It’s Curtains for Most of Admiral’s Row

Despite the best efforts of preservationists, who generated a number of proposals detailing how the Admiral’s Row structures could be maintained while also allowing for the construction of a supermarket, most of the historic buildings on the Navy Yard site are slated to be demolished, according to Crain’s. The Timber Shed (above) and one of the 10 other buildings on the site will be preserved, according to a statement released by Andrew Kimball, president of the Brooklyn Navy Yard Development Corp, who also said that a request for proposals for a developer to build a supermarket and manufacturing space will go out in the next 90 days. The process will result in the redevelopment of what has become a blighted eyesore that has burdened the community and the Brooklyn Navy Yards for decades, said Kimball. While the news is a blow for preservationists, it’s certainly not an unexpected one.
Admiral’s Row Demolition Near [Crain’s]
Ugly Politics May Trump Reason in Admiral’s Row Saga [Brownstoner]
Admiral’s Row: Up Close and Personal [Brownstoner]
MAS Floats Plans to Preserve Admiral’s Row & Build Market [Brownstoner]
Public Hearing on Admiral’s Row Held Last Night [Brownstoner]
Pratties Have ‘Cake-and-Eat-It’ Design for Admiral’s Row [Brownstoner]
Guard Starts Talks ‘To Come Up With Alternatives’ For Row [Brownstoner]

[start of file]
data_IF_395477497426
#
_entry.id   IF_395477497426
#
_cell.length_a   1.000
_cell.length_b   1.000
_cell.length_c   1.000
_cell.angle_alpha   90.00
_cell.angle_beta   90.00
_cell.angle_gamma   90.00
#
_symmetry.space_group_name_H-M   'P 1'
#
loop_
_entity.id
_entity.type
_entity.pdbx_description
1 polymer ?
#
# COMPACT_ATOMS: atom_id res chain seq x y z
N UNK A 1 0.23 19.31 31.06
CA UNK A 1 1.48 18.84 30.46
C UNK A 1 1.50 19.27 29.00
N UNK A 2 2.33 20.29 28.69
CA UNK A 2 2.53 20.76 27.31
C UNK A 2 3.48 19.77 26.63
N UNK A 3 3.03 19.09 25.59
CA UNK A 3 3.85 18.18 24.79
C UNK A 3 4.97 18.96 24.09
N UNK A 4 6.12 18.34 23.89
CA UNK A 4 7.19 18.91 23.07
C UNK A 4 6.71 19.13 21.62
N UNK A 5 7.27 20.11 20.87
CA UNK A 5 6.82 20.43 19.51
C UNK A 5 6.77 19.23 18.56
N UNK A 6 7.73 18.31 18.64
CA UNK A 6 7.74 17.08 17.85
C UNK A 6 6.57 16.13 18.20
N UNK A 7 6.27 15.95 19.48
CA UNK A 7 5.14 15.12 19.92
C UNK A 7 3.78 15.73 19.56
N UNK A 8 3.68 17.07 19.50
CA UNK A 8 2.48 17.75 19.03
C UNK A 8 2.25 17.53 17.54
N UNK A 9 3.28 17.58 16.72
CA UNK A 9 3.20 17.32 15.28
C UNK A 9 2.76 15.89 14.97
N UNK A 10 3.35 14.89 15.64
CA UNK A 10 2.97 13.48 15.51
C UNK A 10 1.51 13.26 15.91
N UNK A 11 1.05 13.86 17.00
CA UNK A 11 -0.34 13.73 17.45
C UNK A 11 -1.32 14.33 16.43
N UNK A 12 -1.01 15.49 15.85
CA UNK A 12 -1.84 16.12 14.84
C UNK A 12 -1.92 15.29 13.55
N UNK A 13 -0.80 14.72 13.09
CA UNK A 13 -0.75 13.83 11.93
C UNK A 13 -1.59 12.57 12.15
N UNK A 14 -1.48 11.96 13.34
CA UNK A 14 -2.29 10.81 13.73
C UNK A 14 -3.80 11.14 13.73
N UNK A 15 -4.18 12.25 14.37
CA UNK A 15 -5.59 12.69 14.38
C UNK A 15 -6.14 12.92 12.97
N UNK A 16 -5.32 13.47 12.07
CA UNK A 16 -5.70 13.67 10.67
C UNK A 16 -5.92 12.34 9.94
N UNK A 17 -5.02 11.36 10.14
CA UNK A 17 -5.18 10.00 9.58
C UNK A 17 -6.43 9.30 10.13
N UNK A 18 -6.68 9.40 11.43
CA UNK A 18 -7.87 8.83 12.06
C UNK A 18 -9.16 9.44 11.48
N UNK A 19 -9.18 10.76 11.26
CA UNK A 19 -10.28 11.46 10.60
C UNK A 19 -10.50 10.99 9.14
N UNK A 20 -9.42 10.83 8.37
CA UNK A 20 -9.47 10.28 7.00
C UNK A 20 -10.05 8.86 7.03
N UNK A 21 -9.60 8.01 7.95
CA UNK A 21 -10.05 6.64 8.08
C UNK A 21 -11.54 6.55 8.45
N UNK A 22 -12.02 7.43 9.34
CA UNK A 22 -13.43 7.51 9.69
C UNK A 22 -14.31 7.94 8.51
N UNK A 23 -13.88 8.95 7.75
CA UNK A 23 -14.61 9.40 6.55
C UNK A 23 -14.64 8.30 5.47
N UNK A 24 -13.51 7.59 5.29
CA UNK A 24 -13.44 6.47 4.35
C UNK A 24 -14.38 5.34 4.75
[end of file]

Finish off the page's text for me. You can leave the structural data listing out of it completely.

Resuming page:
James Opens Door to (Partial) Admiral’s Row Preservation [Brownstoner]
Officers’ Row Supermarket Not Happening Anytime Soon [Brownstoner]
Admiral’s Row: Feds Must ‘Consider’ Preservation [Brownstoner]
Admiral’s Row: “Extremely High Level of Historic Integrity” [Brownstoner]
Officers’ Row: Let’s Have Our Cake and Eat It Too [Brownstoner]
Officers’ Row Preservation Coming to a Contentious Head [Brownstoner]
For Officer’s Row, Supermarket All But Certain [Brownstoner]

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  • Truly heartbreaking. Though in reality not as heartbreaking as the decades during which they languished in complete neglect and lack of any concern whatsoever. Such a shame.

  • A shame indeed! One word comes to mind about the people who let this languish…..Asshats.

  • this makes me really sad. It is truly regrettable when out of generations of politicians, not one has the vision to champion this obvious historical gem. Well restored, it could be the seed of a great neighborhood. It sickens me how much money was squandered for that crappy AY project, and the Admiral’s row is not given a chance.

  • I agree with everyone above. What a wasted opportunity in the preservation of our city’s history. The old photo of Row will make a lovely bronze placque for the side of the supermarket, above the rows of shopping carts.

    What gets me is that from day one, it was a done deal. They never really gave any of the plans that were offered to restore the Row and also build a market a chance. It’s like performing a great audition for a part that has always been planned to go the producer’s girlfriend. What gets me is the pious carrying on about the needs of the community, like that is an actual priority. I think making this brouhaha go away is the priority, along with a manufacturing building, something that hadn’t been mentioned until recently. I have to disagree with Tish on this one, although I understand where she’s coming from. I think the community is HER priority, but the Navy Yard? Not so much.